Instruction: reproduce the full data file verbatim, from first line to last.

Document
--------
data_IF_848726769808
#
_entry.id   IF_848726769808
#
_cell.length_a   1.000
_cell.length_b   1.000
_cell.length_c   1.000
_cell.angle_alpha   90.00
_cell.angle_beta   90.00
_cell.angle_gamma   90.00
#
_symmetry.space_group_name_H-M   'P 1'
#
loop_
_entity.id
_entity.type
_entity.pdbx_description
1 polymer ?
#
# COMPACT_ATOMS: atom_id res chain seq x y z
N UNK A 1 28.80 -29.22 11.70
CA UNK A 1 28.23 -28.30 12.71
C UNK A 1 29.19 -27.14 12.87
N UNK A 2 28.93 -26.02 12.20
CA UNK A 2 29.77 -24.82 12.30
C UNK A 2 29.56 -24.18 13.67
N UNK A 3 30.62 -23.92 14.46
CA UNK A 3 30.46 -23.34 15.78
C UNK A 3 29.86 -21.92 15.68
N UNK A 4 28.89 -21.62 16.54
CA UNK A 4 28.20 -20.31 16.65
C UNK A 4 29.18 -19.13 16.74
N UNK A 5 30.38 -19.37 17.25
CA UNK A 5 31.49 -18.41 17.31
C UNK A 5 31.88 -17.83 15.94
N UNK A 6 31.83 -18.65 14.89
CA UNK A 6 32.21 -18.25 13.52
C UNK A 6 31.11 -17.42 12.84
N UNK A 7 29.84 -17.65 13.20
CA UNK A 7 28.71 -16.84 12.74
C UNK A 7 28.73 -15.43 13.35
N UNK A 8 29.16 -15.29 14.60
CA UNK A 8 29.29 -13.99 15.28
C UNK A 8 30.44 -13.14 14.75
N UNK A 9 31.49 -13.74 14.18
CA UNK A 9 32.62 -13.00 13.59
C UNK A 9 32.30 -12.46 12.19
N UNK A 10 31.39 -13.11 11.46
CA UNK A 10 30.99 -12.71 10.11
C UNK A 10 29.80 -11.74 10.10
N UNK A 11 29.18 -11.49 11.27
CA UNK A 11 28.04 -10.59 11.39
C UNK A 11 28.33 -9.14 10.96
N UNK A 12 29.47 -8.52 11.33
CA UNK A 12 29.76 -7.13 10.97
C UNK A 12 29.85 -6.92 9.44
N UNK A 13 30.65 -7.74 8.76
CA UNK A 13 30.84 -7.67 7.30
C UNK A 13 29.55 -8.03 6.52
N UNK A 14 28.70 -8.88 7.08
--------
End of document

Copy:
data_IF_848726769808
#
_entry.id   IF_848726769808
#
_cell.length_a   1.000
_cell.length_b   1.000
_cell.length_c   1.000
_cell.angle_alpha   90.00
_cell.angle_beta   90.00
_cell.angle_gamma   90.00
#
_symmetry.space_group_name_H-M   'P 1'
#
loop_
_entity.id
_entity.type
_entity.pdbx_description
1 polymer ?
#
# COMPACT_ATOMS: atom_id res chain seq x y z
N UNK A 1 28.80 -29.22 11.70
CA UNK A 1 28.23 -28.30 12.71
C UNK A 1 29.19 -27.14 12.87
N UNK A 2 28.93 -26.02 12.20
CA UNK A 2 29.77 -24.82 12.30
C UNK A 2 29.56 -24.18 13.67
N UNK A 3 30.62 -23.92 14.46
CA UNK A 3 30.46 -23.34 15.78
C UNK A 3 29.86 -21.92 15.68
N UNK A 4 28.89 -21.62 16.54
CA UNK A 4 28.20 -20.31 16.65
C UNK A 4 29.18 -19.13 16.74
N UNK A 5 30.38 -19.37 17.25
CA UNK A 5 31.49 -18.41 17.31
C UNK A 5 31.88 -17.83 15.94
N UNK A 6 31.83 -18.65 14.89
CA UNK A 6 32.21 -18.25 13.52
C UNK A 6 31.11 -17.42 12.84
N UNK A 7 29.84 -17.65 13.20
CA UNK A 7 28.71 -16.84 12.74
C UNK A 7 28.73 -15.43 13.35
N UNK A 8 29.16 -15.29 14.60
CA UNK A 8 29.29 -13.99 15.28
C UNK A 8 30.44 -13.14 14.75
N UNK A 9 31.49 -13.74 14.18
CA UNK A 9 32.62 -13.00 13.59
C UNK A 9 32.30 -12.46 12.19
N UNK A 10 31.39 -13.11 11.46
CA UNK A 10 30.99 -12.71 10.11
C UNK A 10 29.80 -11.74 10.10
N UNK A 11 29.18 -11.49 11.27
CA UNK A 11 28.04 -10.59 11.39
C UNK A 11 28.33 -9.14 10.96
N UNK A 12 29.47 -8.52 11.33
CA UNK A 12 29.76 -7.13 10.97
C UNK A 12 29.85 -6.92 9.44
N UNK A 13 30.65 -7.74 8.76
CA UNK A 13 30.84 -7.67 7.30
C UNK A 13 29.55 -8.03 6.52
N UNK A 14 28.70 -8.88 7.08